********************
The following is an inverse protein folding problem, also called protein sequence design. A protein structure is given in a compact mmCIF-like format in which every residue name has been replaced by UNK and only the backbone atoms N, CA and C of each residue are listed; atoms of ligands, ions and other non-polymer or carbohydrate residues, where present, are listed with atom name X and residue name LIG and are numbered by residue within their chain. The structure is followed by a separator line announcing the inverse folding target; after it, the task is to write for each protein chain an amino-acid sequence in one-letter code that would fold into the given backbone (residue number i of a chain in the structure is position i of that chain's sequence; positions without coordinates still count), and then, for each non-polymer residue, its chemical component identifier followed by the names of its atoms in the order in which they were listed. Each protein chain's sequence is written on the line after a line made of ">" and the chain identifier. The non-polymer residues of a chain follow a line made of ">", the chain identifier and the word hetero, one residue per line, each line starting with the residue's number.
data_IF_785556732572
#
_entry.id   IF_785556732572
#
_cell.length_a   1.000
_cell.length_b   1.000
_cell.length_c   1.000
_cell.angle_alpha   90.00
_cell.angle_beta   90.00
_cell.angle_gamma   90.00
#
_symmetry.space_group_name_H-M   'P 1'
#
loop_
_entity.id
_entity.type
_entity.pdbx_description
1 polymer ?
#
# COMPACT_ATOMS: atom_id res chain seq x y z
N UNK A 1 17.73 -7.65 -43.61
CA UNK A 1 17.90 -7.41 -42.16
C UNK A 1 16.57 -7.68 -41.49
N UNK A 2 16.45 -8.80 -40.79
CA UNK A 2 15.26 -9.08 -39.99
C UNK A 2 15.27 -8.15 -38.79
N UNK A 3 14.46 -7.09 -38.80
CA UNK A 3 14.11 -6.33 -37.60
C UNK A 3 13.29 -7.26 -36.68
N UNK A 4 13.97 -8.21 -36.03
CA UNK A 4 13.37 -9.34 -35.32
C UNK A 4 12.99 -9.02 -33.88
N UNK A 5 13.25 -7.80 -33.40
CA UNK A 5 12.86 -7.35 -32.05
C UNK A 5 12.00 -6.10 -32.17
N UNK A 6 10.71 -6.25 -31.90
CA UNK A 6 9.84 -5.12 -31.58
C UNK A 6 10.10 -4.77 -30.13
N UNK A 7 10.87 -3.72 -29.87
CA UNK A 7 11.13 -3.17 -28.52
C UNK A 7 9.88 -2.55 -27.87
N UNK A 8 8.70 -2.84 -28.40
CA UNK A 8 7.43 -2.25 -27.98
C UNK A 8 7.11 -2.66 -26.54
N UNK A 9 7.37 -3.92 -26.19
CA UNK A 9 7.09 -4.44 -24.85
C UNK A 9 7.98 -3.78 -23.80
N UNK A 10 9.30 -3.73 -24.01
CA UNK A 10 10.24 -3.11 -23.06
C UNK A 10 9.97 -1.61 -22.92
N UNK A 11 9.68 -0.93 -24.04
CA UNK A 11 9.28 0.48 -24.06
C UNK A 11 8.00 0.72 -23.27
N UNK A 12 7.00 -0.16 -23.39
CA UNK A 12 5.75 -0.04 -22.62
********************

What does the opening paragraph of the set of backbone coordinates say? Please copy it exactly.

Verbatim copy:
The following is an inverse protein folding problem, also called protein sequence design. A protein structure is given in a compact mmCIF-like format in which every residue name has been replaced by UNK and only the backbone atoms N, CA and C of each residue are listed; atoms of ligands, ions and other non-polymer or carbohydrate residues, where present, are listed with atom name X and residue name LIG and are numbered by residue within their chain. The structure is followed by a separator line announcing the inverse folding target; after it, the task is to write for each protein chain an amino-acid sequence in one-letter code that would fold into the given backbone (residue number i of a chain in the structure is position i of that chain's sequence; positions without coordinates still count), and then, for each non-polymer residue, its chemical component identifier followed by the names of its atoms in the order in which they were listed. Each protein chain's sequence is written on the line after a line made of ">" and the chain identifier. The non-polymer residues of a chain follow a line made of ">", the chain identifier and the word hetero, one residue per line, each line starting with the residue's number.